The bark of the oak is a very powerful astringent; it stops purgings, and overflowings of the menses, given in powder; a decoction of it is excellent for the falling down of the uvula, or as it is called the falling down of the palate of the mouth. Whenever a very powerful astringent is required, oak bark demands the preference over every thing: if it were brought from the East Indies, it would be held inestimable.        ~ John Hill, The Family Herbal, 1812

Leaves may be used fresh for first aid in the field. They can be softened by immersing them in boiling water or steaming until limp. If boiling water is not available, the leaves may be softened by crushing them. Apply the leaves topically to the affected area as an antiseptic, soothing poultice to reduce swelling, skin irritation or bleeding.

 “The inhalation of finely-powdered oak bark is said to have proved very beneficial in supposed cases of pulmonary consumption”. [Eberle,Treatise on Mat. Med. 2d edit. vol. i. p. 268.]  - Pulminary Consumption is more commonly known as Tuberculosis in today’s medical language.

Native American peoples used oak to treat bleeding, tumors, swelling and dysentery. European herbalists used oak as a diuretic and as an antidote to poison. The leaves can be employed to promote wound healing. Oak has also been used as a Quinine substitute in the treatment of fevers.

Preparations~

Dried Leaves, Stems and Bark- Tincture 1:5, 50% etoh, 10% glycerin. Strong decoctions or Cold Infusion 1 to 4 ounces up to four times a day, or topical as needed.

Bark is higher in tannins than leaves and much more astringent when harvested in the Spring. Some texts say it is ideal to collect bark between March and June, others say between May and July. The differences may vary on the region and species of Oak.

Galls are produced upon the oak, not as fruit, but from the wounds made by an insect.  Fresh tincture 1:2 or dried galls same as leaves and bark, diluted for topical use; powdered galls can be mixed with a little hot water for topical use as a poultice.

Contraindications~

Frequent consumption of any high tannin containing herbs can lead to gastric irritation and put stress on the kidneys. Do not use oak for people who suffer from constipation. Oak is not recommended for large open wounds or for treatment of weeping eczema.

Flower Essence~

Oak is a part of the original 38 flower remedies created by Doctor Edward Bach. It is used for those with feelings of dependency and despair. Those who hopelessly struggle to get on with daily life, despite their nature to fight on. When such cases of chronic conditions or severe illness interferes with the ability to perform basic duties or help others oak essence can help to shift the paradigm. It grants the ability to endure and carry on during tough times.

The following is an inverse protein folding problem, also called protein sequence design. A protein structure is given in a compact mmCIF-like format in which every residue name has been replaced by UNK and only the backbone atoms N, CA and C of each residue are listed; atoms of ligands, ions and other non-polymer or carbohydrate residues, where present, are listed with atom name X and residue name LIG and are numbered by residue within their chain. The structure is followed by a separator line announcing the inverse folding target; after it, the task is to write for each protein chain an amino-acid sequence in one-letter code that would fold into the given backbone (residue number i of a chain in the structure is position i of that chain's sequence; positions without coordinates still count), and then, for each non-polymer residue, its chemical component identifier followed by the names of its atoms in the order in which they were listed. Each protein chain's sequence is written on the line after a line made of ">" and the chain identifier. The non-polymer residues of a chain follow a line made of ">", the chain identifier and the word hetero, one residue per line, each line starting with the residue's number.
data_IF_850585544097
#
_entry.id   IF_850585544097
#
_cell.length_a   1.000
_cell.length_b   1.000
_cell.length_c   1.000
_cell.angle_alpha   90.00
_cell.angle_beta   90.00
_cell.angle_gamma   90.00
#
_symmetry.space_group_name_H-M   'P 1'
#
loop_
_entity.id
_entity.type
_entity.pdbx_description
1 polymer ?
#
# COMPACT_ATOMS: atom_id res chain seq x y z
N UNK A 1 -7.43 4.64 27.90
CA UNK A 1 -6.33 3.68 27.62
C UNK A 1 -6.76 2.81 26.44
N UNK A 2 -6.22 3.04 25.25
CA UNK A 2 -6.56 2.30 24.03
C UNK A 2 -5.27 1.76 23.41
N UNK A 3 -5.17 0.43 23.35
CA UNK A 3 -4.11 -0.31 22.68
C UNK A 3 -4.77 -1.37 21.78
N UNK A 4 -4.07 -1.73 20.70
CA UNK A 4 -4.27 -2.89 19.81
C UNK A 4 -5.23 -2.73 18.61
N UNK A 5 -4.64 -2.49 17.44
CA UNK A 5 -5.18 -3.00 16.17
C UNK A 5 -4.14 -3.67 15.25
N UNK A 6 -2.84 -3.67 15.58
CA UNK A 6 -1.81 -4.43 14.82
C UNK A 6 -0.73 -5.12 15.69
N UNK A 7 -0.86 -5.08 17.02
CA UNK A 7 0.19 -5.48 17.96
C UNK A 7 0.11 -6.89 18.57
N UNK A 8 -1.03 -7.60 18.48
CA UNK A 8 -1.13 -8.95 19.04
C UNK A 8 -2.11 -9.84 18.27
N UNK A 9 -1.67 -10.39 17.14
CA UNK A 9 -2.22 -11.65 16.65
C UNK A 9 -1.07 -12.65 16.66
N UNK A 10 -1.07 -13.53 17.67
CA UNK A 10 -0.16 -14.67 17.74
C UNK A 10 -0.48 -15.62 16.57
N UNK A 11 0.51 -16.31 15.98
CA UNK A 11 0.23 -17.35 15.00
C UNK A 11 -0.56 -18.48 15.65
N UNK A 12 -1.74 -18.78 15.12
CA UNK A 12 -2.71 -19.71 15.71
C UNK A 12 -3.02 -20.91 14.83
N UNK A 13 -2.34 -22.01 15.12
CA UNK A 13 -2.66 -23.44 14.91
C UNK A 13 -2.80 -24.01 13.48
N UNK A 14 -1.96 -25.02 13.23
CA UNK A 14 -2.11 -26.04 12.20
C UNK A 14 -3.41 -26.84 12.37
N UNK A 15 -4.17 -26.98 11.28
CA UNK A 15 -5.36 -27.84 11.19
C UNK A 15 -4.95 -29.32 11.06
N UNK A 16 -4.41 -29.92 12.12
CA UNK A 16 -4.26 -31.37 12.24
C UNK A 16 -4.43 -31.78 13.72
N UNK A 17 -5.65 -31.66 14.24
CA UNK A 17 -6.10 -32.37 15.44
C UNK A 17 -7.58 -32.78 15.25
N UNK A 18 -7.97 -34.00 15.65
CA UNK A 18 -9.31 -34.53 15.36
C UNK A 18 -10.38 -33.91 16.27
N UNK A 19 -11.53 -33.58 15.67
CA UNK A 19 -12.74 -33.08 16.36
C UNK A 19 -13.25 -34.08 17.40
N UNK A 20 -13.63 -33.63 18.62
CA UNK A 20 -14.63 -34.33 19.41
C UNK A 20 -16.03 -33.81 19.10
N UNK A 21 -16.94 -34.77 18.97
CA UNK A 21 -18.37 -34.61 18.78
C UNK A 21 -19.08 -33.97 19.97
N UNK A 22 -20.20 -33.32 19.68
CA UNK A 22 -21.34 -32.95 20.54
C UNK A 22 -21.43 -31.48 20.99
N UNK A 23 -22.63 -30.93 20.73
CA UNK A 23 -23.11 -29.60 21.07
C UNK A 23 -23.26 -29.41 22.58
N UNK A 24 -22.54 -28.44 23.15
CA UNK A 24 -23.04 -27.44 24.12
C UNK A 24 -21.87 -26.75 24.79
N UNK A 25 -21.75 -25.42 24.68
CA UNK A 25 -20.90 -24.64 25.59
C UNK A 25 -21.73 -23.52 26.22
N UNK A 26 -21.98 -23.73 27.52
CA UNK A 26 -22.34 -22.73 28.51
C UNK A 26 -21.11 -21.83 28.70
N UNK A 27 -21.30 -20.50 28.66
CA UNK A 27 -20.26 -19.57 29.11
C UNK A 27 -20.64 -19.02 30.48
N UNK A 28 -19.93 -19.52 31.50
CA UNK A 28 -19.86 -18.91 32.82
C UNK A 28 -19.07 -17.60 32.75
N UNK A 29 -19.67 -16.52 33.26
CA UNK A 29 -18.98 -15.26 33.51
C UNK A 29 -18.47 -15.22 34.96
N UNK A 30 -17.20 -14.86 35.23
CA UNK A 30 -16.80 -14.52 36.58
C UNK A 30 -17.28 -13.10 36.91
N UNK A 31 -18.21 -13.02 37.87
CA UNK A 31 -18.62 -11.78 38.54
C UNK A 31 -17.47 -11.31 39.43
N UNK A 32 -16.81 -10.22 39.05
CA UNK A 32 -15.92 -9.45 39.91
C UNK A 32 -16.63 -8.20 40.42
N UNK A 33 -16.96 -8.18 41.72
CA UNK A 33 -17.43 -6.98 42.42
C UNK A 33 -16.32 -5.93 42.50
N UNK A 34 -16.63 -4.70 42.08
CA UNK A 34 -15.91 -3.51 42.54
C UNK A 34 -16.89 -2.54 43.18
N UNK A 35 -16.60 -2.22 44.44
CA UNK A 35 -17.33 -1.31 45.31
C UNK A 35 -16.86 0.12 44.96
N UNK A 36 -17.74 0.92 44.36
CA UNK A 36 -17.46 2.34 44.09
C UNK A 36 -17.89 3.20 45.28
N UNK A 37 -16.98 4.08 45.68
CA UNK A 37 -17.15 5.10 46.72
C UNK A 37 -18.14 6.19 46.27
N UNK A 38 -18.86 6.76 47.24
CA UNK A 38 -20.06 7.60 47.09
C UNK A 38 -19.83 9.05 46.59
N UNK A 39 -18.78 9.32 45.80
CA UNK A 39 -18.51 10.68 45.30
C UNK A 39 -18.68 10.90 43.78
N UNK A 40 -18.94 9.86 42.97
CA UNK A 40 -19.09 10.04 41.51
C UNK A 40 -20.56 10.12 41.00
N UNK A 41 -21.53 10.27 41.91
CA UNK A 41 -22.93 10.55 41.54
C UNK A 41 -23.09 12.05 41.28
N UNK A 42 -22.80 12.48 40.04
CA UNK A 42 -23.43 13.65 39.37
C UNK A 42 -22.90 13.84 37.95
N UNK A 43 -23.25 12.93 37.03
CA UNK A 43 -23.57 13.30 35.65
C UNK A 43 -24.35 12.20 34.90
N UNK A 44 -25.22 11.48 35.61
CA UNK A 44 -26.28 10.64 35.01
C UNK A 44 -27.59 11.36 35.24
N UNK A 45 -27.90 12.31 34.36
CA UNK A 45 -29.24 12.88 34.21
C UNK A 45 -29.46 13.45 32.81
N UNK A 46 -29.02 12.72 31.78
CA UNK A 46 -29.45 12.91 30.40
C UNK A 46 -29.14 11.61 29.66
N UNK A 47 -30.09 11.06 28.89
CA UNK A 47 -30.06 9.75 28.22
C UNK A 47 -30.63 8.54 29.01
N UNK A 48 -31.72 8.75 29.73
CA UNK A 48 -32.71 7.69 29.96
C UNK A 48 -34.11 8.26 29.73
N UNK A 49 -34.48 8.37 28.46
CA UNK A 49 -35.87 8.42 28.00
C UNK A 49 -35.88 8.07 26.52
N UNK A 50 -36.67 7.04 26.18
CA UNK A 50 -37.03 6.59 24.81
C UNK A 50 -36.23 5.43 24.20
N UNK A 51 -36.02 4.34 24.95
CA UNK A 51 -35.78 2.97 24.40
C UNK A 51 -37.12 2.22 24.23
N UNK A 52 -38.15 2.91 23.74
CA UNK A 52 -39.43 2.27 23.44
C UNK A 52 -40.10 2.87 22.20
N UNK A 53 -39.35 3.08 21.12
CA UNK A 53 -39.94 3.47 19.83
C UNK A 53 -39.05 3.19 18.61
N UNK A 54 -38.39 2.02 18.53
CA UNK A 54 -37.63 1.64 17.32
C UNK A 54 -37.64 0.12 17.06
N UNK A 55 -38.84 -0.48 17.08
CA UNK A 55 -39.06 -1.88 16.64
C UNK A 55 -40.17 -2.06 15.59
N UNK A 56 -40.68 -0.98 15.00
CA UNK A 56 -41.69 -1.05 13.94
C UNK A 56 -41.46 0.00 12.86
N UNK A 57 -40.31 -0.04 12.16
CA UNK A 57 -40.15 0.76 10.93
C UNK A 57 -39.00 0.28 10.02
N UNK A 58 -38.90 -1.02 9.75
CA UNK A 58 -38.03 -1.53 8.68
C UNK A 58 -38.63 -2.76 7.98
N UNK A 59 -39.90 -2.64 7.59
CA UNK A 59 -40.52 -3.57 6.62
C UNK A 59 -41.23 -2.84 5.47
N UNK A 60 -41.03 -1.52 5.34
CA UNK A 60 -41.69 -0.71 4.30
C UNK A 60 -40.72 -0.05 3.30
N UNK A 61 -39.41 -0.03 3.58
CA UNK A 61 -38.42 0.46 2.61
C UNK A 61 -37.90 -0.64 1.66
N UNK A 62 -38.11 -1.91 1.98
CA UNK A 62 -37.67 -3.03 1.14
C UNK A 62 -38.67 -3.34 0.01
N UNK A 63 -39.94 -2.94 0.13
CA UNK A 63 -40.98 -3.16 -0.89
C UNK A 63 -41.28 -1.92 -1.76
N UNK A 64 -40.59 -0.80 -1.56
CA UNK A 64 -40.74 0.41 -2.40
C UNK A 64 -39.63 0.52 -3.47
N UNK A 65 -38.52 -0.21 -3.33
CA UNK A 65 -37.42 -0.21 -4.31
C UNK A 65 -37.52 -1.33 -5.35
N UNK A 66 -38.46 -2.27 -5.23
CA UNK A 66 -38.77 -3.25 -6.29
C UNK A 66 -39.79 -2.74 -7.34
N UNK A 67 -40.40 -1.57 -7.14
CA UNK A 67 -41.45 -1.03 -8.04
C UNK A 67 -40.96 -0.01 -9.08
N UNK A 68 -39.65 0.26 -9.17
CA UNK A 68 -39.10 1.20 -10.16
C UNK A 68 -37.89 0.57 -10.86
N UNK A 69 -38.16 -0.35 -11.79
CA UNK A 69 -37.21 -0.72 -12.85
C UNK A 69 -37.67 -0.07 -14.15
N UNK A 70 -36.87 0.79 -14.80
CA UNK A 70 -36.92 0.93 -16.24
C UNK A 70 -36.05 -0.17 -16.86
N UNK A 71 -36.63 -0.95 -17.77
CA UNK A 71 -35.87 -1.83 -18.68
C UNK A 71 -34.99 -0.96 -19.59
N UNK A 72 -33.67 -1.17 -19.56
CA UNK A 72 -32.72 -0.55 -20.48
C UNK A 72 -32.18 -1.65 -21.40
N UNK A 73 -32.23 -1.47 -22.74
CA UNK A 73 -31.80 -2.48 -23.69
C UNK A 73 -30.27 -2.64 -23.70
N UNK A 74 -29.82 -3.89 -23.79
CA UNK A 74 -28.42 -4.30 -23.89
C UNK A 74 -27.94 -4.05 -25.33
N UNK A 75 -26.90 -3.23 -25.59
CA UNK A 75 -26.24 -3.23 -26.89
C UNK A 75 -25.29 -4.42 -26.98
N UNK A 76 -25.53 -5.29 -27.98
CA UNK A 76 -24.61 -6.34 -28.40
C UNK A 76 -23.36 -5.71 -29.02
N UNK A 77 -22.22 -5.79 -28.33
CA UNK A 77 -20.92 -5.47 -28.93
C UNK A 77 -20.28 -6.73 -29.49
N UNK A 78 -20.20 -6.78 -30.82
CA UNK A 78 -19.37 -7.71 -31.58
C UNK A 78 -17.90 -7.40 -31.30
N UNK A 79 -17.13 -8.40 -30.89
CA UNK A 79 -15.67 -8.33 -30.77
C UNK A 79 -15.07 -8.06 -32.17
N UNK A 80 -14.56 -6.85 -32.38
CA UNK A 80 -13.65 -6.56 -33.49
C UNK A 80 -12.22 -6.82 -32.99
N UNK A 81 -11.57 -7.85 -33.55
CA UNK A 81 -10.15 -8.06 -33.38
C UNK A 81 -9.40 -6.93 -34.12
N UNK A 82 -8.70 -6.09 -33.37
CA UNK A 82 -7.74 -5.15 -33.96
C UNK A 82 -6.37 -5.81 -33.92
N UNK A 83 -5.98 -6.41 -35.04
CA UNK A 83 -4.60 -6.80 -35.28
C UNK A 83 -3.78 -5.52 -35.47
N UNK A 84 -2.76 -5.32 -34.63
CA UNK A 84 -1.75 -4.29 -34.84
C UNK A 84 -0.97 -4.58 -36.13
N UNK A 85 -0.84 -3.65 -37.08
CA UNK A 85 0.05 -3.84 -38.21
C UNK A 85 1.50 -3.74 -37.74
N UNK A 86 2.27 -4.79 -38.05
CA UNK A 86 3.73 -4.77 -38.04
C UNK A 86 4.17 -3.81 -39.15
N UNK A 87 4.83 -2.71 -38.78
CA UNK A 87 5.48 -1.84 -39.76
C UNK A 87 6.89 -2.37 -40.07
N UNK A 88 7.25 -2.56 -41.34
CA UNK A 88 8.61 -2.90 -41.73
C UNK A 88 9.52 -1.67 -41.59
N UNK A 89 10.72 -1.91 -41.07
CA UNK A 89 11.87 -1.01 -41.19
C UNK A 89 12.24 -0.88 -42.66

Acorns~

My favorite kind of corn is the acorn!

One large oak tree can produce 1,000 pounds of acorns in a year. Acorns are nutrient dense foods. They are lower in fat and sugars then many other nuts. Acorns provide about 125 calories per ounce. They are rich in polyunsaturated fats, vitamin B6, copper, manganese and potassium.

There is lots of variation among Quercus species members. Some are much richer in tannins, while others are a bit milder in their astringency. Some herbalists say that medicinally Oak is Oak, however I have found the variations to be significant. Acorn foragers find astringency levels among species groups to vary greatly. Black oak varieties require more leeching time than White oak groups. However, all acorns require some degree of leeching to remove tannins that are considered anti-nutrients.  

There are 600 species of Oak worldwide, 60 species of Oak in North America, 49 species in California and 11 of those species live in Nevada County. If you haven’t noticed, they’re everywhere. Acorns are not produced until the tree is at least 40 years old. Peak acorn production usually occurs around 80 – 120 years, and some trees can live longer than 500 years.

Folklore ~

“By Ash, and Oak, and Thorne”

  • There was a renowned oracular oak cult at the Grove of Dodona in Greece (originally sacred to Diana, before Zeus took over the Grove). Many churches were built in or by ancient revered oak groves- for instance Kildare in Ireland, where St. Brigid founded her abbey, derives from ‘Cill-dara’, the Church of the Oak.
  • Jack in the Green (the May King) is also known as the Oak Man, and is wreathed in oak and hawthorn leaves, echoing the use of oak boughs as a fertility symbol in wedding processions.

Watch the first signs of spring, and take note for the coming rains with oak…

"If the Oak's before the Ash, 
Then you'll only get a splash; 
If the Ash before the Oak, 
Then you might expect a soak."

 

Sources:

  • Medicinal Plants of the Pacific West: Michael Moore
  • The Natural Healing Power of Oak Trees and Acorns, by: Patricia Bratianu RN PhD RH-AHG
  • Henriette’s Herbal Homepage: http://www.henriettes-herb.com/search/node/oak
  • Druid Traditions, Resources, and Thoughts: https://www.danaan.net/
  • A Modern Herbal, Mrs. M Grieve
  • The Bach Flower Remedies: Edward Bach, MD and F.J. Wheeler, MD